Attacking the Internet
April 1, 2019
Something important happened last week, though because it happened in Europe, it did not get as much attention here as it deserved. Last Tuesday the European Parliament passed its Directive on Copyright in the Digital Single Market. This was hard fought—the vote was 348 to 274—because there was a lot at stake. As has happened here in the United States, much of the fight was between the content people—those who develop and create content such as movies, recordings, news stories—and the online platforms that make the content available. The former (content people) want more control over their work; they want recipients to pay for it; and if their work ends up being available online without their permission, they want the service providers to be responsible for it. The providers want liability to rest with those posting the content; they don’t want to pay more for it; and they worry about being accused of censorship if they are too aggressive in banning material.
Two elements of the directive have emerged as the most controversial. The first would make content distributors responsible for content appearing illegally on their websites; the second would require news aggregation sites that summarize articles and provide links to them to pay for them. The parliament’s action in these areas was a clear victory for the content people. The massive amount of content constantly appearing, however, is beyond the capacity of actual live people to monitor it, which means that the liability requirement will lead inevitably to greater use of upload filters—algorithms designed to sniff out copyrighted content—which means mistakes are inevitable, partly because existing filters are far from perfect and partly because distinguishing satire or parody or other exempt material may be beyond algorithmic capabilities. Content that is copyright-protected will be missed and posted anyway, and content that is not protected will nonetheless be banned because it triggered the filter. Litigation and finger pointing are guaranteed. Of course, that’s pretty much what happens now, but effectively increasing the burden of enforcement on platform providers will likely lead them to err on the side of caution, which means ordinary consumers like you and me will notice that we can’t access things we used to get or will have to pay for them.
The Chinese, who have also been active players in this arena solve the latter problem simply by blocking sites that violate their standards, which are much more restrictive—for different reasons—than anything the European Union is contemplating.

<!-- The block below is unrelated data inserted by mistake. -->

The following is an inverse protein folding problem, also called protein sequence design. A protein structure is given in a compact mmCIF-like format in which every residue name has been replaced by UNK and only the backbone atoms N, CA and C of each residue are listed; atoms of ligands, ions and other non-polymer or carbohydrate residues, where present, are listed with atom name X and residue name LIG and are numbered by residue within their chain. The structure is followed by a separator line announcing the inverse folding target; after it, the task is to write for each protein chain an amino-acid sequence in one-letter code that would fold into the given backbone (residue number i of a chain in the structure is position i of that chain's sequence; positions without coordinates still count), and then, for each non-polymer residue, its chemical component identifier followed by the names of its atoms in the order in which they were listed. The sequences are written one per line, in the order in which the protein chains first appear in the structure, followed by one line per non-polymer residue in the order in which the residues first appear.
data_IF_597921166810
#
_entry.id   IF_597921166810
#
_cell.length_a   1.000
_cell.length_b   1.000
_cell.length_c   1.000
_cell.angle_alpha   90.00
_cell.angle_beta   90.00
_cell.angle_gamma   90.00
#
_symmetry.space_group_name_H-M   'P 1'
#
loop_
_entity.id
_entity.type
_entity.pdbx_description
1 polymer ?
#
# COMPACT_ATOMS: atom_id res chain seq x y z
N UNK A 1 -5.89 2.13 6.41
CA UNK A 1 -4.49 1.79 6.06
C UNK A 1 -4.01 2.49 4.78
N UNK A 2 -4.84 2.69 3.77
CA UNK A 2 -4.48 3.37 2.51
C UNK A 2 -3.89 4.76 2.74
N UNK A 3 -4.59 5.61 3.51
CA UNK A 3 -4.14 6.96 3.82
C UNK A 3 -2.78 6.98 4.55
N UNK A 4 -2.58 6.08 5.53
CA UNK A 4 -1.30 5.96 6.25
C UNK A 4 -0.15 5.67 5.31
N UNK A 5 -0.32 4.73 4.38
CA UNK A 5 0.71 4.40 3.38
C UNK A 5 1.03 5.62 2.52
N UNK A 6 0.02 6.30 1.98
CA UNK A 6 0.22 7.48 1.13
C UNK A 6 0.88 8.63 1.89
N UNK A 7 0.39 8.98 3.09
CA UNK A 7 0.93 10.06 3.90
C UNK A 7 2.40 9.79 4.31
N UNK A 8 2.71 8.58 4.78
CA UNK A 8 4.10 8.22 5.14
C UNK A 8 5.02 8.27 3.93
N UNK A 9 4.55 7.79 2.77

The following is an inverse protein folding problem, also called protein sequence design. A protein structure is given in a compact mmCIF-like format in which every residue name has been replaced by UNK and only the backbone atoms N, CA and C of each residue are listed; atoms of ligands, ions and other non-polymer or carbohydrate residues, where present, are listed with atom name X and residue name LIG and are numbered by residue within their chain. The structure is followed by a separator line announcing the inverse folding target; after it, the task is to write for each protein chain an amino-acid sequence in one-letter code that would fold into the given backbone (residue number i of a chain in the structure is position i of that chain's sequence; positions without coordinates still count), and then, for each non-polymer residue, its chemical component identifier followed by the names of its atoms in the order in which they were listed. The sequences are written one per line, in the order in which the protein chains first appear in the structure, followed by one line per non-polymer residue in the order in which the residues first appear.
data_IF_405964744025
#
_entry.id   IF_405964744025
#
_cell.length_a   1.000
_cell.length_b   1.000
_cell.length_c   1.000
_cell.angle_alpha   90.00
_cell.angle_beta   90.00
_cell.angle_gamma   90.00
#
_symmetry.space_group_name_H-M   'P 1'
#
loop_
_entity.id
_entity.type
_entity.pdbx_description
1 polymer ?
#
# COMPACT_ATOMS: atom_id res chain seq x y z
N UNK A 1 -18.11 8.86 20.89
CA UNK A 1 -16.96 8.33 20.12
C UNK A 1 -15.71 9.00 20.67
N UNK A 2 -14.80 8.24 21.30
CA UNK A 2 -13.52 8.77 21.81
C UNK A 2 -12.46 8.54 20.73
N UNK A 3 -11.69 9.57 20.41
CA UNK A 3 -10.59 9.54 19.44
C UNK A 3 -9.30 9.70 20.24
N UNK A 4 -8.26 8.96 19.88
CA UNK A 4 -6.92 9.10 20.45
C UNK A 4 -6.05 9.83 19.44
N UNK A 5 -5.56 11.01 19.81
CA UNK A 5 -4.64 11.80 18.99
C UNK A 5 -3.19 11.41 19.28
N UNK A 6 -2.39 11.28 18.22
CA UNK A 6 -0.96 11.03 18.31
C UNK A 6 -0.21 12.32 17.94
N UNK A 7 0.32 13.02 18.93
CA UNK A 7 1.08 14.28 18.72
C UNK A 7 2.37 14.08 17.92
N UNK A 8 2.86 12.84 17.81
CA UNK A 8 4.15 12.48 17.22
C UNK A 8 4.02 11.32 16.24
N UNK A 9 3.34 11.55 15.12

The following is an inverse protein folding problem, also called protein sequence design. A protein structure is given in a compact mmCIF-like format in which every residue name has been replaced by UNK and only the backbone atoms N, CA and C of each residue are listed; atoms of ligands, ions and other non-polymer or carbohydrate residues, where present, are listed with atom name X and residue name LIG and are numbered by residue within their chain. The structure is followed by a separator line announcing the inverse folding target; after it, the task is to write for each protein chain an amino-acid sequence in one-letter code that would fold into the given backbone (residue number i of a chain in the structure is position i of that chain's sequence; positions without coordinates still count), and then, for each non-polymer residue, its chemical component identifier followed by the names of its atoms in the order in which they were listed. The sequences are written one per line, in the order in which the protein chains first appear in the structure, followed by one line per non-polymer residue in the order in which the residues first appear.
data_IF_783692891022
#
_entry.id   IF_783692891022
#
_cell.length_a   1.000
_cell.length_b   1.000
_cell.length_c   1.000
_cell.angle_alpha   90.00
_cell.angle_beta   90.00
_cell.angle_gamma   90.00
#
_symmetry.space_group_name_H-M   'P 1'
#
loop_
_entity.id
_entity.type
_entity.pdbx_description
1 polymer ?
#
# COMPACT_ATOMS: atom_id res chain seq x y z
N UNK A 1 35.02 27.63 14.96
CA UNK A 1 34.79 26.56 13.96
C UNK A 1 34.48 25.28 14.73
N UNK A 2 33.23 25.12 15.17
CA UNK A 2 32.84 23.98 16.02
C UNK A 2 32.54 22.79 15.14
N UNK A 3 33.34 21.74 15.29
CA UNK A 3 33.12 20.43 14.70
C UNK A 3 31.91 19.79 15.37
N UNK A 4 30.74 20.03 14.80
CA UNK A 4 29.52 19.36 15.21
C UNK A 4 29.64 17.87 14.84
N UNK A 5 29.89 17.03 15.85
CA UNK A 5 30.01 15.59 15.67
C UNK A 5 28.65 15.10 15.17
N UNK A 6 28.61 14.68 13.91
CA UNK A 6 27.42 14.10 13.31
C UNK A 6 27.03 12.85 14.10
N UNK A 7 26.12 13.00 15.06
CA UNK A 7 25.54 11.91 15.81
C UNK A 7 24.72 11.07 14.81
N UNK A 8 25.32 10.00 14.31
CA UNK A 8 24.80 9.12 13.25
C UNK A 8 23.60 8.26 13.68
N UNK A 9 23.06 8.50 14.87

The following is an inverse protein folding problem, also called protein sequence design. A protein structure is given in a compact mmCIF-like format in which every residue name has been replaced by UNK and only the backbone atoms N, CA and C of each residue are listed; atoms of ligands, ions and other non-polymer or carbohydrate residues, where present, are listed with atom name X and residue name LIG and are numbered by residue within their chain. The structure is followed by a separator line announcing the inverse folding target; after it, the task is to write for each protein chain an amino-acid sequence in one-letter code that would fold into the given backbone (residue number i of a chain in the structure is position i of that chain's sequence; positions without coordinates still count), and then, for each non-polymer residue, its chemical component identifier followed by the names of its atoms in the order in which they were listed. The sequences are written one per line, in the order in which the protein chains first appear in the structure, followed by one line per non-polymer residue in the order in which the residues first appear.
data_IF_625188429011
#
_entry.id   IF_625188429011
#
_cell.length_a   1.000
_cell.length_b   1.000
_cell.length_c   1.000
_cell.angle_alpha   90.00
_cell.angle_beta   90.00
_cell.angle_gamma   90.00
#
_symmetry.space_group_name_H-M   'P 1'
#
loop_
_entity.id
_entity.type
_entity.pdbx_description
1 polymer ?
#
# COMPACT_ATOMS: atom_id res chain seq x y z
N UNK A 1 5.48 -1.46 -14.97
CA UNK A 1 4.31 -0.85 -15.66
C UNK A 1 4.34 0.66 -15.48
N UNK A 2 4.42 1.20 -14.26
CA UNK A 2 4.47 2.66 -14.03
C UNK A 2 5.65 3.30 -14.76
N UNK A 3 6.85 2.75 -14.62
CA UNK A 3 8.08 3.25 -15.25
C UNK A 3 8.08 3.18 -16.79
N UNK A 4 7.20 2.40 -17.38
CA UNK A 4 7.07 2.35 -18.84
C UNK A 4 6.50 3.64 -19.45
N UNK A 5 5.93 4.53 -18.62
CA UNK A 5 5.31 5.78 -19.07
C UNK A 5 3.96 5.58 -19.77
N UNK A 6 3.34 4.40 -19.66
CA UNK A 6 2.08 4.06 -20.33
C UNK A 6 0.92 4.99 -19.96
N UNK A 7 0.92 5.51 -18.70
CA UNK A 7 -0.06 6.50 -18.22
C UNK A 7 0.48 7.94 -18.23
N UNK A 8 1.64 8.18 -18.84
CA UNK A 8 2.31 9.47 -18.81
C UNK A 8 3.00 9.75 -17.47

The result of competing approaches will inevitably be either default to the most restrictive or fragmentation of the internet as countries or regions pursue their own policies and restrict access to anyone who does not want to play by their rules.
Lagging behind in this debate so far has been the United States, which has yet to articulate a coherent policy of its own or try to lead in the development of a common approach. On privacy, we have scrambled to negotiate a work-around for GDPR so our companies can continue to do business in Europe, but that failed once, thanks to the European Court of Justice, and the second attempt awaits what could be the same outcome. We have opposed Chinese policies, which are out-and-out censorship, but we have not produced an alternative. On liability, we have a policy less favorable to the content providers than the European Union’s, but it is under attack both from the content people who want to limit access to copyrighted material and from politicians who want to limit access to undesirable content like hate speech regardless of the constraints of the First Amendment, and the outcome is uncertain.
Like climate change, treatment of pandemics and other humanitarian crises, piracy, and international trade rules, this is an issue that cries out for collective multilateral action to get everyone, or as many as possible, on the same page. We have a president who does not believe in multilateralism, but in this case, we have not even taken the first steps to develop clear rules of our own. It is axiomatic that you can’t fight something with nothing, and what we’ve got right now is nothing, which means ceding leadership to the European Union and the Chinese, neither of which have our interests at heart.
William Reinsch holds the Scholl Chair in International Business at the Center for Strategic and International Studies in Washington, D.C.
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